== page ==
Genesee County Prosecutor David Leyton said he hasn't decided if he will re-file the charge against Miles.
When can police make stops?
Ronald J. Bretz, a [white] professor at Lansing-based Cooley Law School, said police need reasonable suspicion of criminal activity to justify stopping someone.
"Racial profiling isn't legal if it's the only reason for a police stop," said Bretz, a former state appeals public defender who specializes in criminal law.
If a judge decides a stop is the result of racial profiling, Bretz said the judge can keep evidence found during any subsequent search from being used at trial.
Leyton [who is white] said he would not allow evidence collected during a stop he believed to be unconstitutional to be used in by police seeking charges. Leyton said his office has a "healthy adversarial relationship" with the police and serves as the first line of protection when it comes to the constitutional rights of those charged with crimes.
"We take that very seriously," said Leyton.
However, in his nine years as prosecutor, Leyton said he has never seen a case that he believed police used race as the main reason for stopping a suspect.
"If defense counsel believes stops are improper, they can [months later at trial after the stop, detention, search, arrest and paering of the case -BW ], and sometimes do, contest the stop," Leyton said.
What is racial profiling?
The U.S. Department of Justice states that racial profiling rests on the "erroneous assumption" that a particular race or ethnicity is more likely to break the law than other races or ethnicities.
The U.S. Supreme Court has ruled that racial profiling violates constitutional provisions for equal protection under the law when it is a sole basis for a police stop. Law enforcement can use race when it is a specific factor of a crime, such as searching for a suspect from a specific ethnicity.
The issue of racial profiling has sparked ongoing legal and social debate for decades, with everything from MTV exploring the issue of "Driving While Black" in 1999 and an ACLU report that same year claiming that racial profiling of minority drivers was rampant in the nation.
U.S. Rep. John Conyers Jr., D-Detroit, has introduced federal legislation -- that has been introduced four previous times -- which would ban law enforcement agencies from profiling based on skin color or religious practices four times. The proposals, however, have not been passed into law. The current bill has been referred to a House subcommittee.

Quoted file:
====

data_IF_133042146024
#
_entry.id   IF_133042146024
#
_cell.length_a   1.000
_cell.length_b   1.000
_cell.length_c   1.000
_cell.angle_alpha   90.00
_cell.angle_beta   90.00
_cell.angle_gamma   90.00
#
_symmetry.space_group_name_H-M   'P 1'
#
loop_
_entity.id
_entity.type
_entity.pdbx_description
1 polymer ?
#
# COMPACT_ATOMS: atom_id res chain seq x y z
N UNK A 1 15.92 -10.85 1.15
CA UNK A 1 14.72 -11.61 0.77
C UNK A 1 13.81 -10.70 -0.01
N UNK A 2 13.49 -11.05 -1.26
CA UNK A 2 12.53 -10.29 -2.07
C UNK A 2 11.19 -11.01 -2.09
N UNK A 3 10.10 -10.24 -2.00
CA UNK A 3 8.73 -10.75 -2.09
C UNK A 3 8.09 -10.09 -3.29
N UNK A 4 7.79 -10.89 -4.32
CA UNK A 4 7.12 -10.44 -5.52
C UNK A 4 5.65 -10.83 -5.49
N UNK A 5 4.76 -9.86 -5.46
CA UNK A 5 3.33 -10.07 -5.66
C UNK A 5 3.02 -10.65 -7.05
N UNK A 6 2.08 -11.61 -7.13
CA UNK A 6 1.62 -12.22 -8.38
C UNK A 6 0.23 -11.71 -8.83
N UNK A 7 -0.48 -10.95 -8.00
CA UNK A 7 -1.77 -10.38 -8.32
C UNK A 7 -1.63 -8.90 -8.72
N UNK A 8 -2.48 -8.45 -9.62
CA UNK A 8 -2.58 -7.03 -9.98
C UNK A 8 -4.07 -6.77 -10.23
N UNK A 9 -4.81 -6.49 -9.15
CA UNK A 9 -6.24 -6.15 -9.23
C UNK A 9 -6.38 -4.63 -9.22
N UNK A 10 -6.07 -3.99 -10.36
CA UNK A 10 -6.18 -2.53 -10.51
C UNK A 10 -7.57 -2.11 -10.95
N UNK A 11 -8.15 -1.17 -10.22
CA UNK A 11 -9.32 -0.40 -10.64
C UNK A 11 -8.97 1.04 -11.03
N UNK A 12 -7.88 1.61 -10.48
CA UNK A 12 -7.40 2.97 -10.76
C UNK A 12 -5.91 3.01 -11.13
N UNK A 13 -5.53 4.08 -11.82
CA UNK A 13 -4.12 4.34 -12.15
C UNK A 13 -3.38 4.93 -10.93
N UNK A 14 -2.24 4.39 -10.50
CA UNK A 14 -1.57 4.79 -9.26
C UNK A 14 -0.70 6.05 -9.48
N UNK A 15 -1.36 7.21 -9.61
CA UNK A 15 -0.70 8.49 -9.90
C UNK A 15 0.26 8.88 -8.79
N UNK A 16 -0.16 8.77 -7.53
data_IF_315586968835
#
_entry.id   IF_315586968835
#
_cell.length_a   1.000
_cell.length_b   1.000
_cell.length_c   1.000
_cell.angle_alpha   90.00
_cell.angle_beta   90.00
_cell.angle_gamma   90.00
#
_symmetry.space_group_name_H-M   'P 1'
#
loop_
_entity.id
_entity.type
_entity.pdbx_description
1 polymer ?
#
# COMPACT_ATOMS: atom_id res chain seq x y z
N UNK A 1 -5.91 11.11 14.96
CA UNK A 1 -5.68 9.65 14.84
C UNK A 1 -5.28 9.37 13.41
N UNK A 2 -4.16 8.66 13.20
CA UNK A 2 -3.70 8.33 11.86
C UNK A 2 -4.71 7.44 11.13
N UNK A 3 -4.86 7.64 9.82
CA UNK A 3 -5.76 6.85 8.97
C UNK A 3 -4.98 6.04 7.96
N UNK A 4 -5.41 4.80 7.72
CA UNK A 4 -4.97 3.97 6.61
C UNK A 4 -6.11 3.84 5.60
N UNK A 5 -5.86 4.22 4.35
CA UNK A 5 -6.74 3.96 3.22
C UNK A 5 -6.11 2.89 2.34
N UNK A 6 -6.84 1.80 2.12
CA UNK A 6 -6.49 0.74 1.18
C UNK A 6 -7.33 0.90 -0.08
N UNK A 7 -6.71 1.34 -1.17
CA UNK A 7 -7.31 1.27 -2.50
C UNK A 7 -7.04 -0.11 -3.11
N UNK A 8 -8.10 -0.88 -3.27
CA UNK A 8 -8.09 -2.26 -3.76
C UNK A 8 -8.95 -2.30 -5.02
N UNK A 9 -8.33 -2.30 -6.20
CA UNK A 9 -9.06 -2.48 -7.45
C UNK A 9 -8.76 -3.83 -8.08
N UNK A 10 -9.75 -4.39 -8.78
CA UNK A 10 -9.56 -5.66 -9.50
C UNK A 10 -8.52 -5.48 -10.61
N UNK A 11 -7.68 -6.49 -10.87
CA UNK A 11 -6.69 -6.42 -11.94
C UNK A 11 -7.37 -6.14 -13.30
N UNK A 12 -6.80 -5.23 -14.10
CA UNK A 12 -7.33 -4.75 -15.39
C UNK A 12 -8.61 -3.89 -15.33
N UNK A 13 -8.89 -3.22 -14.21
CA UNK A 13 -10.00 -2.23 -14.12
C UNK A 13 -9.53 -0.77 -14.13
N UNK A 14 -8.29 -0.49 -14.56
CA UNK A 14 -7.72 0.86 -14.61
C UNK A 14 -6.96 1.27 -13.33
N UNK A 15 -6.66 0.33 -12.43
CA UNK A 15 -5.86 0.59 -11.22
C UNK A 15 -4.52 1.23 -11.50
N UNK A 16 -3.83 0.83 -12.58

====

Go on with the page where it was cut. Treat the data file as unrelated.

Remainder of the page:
The claims of racial profiling in Flint aren't the first to be directed at the Michigan State Police.
State Police Director Col. Kriste Kibbey Etue announced in March 2012 that her agency would conduct an internal review after the ACLU filed a written complaint claiming that a Grand Rapids man and U.S. citizen was detained by a motor-carrier officer and improperly turned over to an immigration official because he was of Mexican descent and did not speak English fluently.
"The department does not condone, support or teach any type of bias profiling, nor do we endorse discriminatory enforcement practices," Etue said at the time. "Any enforcement action that is race-based, consciously or thoughtlessly, is neither legal nor consistent with MSP principles, values or policies, and will not be tolerated by the department."
The National Institute of Justice has argued that law enforcement agencies should avoid racial profiling techniques because the tactics could make their work in the community more challenging by straining the relationships people in the community have with police.
Manley agreed: "These tactics have created a siege mentality against many law-abiding citizens by lumping law-abiding citizens in with criminals."
Flint NAACP President Frances Gilcreast said her group has gotten four to five complaints about questionable police stops this year but said she has not filed a formal complaint with local officials.
Zarotney, of the state police, said his agency has not received any negative feedback from residents regarding the agency's operations in Flint.
He said the Flint post has adopted an open-door policy to address citizens' concerns about their patrols. The post also has hosted town hall meetings for community members to interact with troopers.
Zarotney said that the state police take complaints filed against troopers seriously. Anyone with a complaint should contact the Flint post or reach out to the agency's internal affairs department directly, he said.